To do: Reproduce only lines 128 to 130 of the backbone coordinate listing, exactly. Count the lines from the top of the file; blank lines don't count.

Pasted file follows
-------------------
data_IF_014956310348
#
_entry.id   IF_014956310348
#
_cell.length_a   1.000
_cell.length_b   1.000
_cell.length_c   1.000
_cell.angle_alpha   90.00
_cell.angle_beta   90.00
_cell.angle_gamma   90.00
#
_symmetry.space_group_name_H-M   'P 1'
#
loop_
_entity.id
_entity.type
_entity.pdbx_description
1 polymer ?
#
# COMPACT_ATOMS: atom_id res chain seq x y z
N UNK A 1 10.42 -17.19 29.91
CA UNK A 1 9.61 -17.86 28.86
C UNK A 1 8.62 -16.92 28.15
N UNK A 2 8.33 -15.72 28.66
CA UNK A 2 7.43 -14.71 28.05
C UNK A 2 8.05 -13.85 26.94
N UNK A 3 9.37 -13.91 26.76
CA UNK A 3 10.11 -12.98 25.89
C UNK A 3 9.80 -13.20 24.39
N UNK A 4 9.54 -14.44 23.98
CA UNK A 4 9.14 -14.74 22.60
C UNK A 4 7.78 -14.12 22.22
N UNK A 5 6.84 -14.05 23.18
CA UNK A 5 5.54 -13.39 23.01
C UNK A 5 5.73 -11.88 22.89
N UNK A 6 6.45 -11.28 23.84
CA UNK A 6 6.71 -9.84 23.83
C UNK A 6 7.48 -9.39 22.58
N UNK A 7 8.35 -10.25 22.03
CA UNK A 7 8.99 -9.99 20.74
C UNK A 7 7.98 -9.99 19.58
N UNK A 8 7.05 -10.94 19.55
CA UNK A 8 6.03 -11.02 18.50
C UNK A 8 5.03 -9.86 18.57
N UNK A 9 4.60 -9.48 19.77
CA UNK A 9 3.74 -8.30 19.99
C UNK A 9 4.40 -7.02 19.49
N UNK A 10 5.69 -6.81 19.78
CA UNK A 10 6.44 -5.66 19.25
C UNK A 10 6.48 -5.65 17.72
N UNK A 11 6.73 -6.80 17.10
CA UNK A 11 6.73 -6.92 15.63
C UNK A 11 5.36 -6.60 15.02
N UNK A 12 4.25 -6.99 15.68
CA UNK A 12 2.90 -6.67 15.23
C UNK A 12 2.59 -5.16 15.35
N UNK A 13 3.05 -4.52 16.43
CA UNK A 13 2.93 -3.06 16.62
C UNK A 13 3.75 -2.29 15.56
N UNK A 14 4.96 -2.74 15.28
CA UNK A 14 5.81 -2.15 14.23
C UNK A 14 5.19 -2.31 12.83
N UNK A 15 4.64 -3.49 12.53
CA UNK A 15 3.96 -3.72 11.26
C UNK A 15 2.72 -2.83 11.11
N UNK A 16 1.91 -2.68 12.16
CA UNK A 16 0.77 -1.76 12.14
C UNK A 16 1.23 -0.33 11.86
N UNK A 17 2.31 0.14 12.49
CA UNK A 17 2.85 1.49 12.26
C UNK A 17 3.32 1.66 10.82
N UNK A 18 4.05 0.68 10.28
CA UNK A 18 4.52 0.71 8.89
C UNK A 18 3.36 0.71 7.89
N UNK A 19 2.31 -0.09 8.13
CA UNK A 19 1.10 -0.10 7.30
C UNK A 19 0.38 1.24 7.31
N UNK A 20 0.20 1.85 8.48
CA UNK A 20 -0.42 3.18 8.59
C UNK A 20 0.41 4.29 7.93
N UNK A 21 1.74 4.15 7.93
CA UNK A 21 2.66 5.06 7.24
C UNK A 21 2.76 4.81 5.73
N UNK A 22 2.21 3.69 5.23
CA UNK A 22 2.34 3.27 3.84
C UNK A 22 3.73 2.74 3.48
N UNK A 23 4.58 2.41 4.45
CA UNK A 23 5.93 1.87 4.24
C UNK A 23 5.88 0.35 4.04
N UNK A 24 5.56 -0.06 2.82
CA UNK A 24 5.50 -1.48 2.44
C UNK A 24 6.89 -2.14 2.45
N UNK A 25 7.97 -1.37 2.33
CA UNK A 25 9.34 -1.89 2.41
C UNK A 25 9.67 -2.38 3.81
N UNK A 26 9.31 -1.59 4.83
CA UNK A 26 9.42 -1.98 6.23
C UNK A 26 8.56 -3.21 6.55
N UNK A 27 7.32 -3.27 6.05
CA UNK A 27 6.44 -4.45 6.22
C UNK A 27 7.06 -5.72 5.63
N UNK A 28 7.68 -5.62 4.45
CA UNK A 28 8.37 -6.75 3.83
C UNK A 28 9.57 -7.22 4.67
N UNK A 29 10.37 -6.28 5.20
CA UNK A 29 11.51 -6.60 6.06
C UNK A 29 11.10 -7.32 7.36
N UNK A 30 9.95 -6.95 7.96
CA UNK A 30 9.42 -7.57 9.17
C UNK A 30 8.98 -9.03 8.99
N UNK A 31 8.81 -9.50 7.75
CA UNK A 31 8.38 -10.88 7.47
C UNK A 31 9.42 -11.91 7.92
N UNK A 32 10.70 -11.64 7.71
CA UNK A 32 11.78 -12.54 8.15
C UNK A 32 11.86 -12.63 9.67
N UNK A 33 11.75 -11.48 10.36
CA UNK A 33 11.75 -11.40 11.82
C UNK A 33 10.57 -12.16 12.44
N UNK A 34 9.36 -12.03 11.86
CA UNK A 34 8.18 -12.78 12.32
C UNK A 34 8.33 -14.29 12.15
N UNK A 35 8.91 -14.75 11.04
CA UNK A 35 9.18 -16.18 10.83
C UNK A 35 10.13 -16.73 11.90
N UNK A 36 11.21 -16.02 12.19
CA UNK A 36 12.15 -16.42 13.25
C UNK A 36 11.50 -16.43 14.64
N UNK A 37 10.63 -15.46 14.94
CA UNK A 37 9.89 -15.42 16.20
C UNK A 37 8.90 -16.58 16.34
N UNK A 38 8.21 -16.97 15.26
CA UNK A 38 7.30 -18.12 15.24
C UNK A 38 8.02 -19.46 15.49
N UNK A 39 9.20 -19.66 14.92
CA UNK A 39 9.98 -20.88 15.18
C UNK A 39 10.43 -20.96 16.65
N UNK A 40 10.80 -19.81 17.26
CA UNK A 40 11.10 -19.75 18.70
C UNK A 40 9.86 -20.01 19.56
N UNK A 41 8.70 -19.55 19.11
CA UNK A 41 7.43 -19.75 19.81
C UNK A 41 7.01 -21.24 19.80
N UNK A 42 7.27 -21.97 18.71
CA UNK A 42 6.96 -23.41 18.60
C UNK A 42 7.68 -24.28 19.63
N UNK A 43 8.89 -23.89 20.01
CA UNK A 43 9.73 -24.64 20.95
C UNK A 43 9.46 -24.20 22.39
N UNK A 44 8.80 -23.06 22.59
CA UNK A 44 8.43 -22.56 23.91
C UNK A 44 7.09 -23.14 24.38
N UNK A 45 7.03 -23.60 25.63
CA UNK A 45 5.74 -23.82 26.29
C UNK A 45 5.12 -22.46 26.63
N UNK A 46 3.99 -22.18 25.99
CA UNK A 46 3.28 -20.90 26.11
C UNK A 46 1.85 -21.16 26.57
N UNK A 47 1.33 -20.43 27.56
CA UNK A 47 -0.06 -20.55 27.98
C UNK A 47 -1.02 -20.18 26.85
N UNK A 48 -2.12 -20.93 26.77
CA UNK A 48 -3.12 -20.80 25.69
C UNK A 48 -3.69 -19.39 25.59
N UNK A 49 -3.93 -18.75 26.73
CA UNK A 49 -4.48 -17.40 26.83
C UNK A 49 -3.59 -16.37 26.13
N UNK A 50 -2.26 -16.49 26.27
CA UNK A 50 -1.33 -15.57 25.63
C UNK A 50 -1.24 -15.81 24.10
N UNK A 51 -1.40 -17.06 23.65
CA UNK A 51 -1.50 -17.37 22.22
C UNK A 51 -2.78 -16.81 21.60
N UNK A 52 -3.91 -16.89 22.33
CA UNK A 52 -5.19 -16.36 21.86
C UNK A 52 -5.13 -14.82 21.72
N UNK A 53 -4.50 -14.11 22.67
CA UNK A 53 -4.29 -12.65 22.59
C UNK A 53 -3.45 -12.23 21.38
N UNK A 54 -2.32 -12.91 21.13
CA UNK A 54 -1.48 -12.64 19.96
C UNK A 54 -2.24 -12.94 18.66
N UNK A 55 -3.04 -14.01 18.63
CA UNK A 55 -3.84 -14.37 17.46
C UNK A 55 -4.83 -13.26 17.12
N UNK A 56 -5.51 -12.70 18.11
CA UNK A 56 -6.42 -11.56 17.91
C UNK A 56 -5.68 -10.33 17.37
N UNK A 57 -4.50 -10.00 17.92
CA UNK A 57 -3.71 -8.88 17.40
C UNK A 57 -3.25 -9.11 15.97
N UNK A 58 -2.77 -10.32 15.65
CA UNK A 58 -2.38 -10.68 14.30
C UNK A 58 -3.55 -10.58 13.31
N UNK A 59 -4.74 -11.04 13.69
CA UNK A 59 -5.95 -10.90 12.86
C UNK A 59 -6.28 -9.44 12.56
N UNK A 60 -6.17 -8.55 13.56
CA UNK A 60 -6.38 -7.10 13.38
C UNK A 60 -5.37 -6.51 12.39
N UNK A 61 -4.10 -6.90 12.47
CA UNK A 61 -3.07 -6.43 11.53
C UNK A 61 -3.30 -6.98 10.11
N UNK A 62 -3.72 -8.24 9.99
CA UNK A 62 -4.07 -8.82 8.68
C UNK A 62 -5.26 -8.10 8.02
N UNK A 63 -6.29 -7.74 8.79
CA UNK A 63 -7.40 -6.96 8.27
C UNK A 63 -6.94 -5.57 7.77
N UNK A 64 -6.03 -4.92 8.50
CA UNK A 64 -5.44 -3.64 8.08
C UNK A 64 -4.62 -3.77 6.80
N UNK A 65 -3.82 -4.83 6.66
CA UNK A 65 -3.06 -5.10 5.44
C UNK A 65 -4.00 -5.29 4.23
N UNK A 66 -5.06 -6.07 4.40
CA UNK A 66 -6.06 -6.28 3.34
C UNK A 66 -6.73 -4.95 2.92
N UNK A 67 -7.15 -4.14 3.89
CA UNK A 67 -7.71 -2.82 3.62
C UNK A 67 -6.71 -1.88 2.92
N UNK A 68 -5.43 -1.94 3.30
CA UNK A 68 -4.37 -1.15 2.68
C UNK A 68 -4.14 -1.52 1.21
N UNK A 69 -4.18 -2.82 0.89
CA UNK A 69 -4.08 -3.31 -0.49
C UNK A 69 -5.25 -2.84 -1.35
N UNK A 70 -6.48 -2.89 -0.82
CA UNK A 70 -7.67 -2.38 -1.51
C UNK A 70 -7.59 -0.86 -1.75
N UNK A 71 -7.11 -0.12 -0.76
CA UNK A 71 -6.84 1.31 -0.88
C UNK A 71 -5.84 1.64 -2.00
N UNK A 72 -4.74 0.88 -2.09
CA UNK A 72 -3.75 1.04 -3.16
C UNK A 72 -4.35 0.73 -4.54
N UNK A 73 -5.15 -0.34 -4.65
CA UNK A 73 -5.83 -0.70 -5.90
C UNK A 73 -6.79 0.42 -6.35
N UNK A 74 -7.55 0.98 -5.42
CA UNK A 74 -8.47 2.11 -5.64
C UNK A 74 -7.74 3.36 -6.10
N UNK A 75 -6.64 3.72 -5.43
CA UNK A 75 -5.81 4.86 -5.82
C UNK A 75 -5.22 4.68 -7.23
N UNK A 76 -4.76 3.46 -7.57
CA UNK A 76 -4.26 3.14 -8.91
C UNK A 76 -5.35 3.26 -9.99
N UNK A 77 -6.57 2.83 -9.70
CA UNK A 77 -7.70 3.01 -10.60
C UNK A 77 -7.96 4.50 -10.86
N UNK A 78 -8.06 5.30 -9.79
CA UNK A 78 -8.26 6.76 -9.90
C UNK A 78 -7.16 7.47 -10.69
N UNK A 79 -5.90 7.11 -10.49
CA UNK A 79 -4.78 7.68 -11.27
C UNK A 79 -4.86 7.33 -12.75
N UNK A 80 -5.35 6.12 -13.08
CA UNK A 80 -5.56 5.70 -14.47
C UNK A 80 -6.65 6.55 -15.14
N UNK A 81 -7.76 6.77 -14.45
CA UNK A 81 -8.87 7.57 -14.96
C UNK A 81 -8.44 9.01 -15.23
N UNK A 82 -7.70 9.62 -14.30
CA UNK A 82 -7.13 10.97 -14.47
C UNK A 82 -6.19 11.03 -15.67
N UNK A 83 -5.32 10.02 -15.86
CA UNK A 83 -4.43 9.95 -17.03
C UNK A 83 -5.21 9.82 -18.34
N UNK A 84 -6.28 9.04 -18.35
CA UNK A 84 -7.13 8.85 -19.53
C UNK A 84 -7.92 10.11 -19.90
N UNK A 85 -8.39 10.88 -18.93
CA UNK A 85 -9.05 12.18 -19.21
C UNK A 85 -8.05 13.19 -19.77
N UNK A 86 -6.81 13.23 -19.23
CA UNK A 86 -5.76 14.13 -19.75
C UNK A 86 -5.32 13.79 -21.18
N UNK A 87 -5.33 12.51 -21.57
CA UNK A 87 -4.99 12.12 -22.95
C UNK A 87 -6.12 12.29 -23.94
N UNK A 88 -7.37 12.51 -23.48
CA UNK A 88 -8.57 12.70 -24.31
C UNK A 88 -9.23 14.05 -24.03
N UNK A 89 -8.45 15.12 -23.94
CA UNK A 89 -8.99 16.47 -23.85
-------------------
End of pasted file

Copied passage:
C UNK A 36 11.50 -16.43 14.64
N UNK A 37 10.63 -15.46 14.94
CA UNK A 37 9.89 -15.42 16.20